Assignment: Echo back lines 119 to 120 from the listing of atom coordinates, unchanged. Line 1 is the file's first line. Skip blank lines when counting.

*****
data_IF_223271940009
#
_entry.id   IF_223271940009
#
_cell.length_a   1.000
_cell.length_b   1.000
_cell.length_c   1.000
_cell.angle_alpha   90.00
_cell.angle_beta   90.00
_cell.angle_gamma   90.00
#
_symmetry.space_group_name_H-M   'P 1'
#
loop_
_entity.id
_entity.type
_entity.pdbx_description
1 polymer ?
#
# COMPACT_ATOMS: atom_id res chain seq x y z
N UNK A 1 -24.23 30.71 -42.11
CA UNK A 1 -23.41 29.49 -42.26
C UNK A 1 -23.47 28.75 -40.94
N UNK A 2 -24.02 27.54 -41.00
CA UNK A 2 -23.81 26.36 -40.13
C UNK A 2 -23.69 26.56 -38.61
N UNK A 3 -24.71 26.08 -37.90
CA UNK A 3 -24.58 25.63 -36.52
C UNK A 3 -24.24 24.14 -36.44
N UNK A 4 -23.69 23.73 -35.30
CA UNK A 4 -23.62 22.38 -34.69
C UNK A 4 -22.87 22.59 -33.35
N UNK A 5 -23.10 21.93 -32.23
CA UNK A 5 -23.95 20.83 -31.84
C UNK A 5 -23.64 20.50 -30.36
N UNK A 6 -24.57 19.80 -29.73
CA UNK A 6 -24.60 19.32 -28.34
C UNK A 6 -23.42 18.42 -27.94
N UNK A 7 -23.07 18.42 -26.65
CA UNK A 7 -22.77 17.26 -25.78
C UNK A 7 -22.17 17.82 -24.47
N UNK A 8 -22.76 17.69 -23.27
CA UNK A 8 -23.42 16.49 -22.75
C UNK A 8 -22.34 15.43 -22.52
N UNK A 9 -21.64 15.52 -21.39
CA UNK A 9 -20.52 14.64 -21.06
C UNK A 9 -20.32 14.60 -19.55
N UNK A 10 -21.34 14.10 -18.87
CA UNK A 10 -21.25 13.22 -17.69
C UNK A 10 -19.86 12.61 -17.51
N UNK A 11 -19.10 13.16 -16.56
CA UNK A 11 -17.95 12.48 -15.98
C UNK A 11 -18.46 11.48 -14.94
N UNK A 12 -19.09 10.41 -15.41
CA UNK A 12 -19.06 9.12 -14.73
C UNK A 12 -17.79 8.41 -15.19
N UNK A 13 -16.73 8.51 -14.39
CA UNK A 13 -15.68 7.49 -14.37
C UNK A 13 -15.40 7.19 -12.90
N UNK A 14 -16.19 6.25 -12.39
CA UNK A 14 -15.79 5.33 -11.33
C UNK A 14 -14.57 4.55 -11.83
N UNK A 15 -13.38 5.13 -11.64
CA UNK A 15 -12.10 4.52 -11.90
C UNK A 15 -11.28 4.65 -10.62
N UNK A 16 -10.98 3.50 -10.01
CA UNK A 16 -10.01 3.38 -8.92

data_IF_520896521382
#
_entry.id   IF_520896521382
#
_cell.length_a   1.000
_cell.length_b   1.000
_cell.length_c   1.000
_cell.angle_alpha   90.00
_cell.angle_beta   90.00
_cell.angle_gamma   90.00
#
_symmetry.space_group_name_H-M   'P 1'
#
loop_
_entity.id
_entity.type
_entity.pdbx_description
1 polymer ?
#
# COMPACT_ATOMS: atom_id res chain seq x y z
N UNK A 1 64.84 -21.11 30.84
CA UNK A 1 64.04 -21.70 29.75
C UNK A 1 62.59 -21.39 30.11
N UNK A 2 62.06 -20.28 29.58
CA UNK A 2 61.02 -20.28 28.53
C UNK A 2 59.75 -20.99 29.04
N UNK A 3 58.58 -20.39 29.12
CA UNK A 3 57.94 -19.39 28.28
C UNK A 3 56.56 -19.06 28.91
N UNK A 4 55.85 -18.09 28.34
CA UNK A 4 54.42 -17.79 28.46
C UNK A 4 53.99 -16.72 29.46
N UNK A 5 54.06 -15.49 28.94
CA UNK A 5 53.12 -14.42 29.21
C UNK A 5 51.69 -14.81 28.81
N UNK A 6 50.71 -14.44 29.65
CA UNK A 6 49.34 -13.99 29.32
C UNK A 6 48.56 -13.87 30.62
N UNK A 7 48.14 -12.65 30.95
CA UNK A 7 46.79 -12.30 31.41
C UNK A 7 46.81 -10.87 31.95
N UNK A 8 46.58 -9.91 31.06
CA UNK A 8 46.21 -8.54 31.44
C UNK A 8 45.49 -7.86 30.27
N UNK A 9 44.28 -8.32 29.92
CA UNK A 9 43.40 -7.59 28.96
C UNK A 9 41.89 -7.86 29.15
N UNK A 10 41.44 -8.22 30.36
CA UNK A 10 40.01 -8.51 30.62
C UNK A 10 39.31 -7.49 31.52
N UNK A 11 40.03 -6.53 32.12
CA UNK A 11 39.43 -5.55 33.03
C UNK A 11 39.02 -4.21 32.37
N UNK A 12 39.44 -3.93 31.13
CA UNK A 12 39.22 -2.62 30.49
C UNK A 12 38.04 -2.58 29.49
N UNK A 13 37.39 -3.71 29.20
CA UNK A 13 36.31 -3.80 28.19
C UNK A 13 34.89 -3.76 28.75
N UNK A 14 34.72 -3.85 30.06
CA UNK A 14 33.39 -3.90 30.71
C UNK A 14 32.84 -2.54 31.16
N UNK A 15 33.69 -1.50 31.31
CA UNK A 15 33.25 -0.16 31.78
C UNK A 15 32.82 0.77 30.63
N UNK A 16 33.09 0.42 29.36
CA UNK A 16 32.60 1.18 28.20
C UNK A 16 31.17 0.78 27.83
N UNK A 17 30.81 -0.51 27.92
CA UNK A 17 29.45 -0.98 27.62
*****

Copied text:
CA UNK A 11 39.43 -5.55 33.03
C UNK A 11 39.02 -4.21 32.37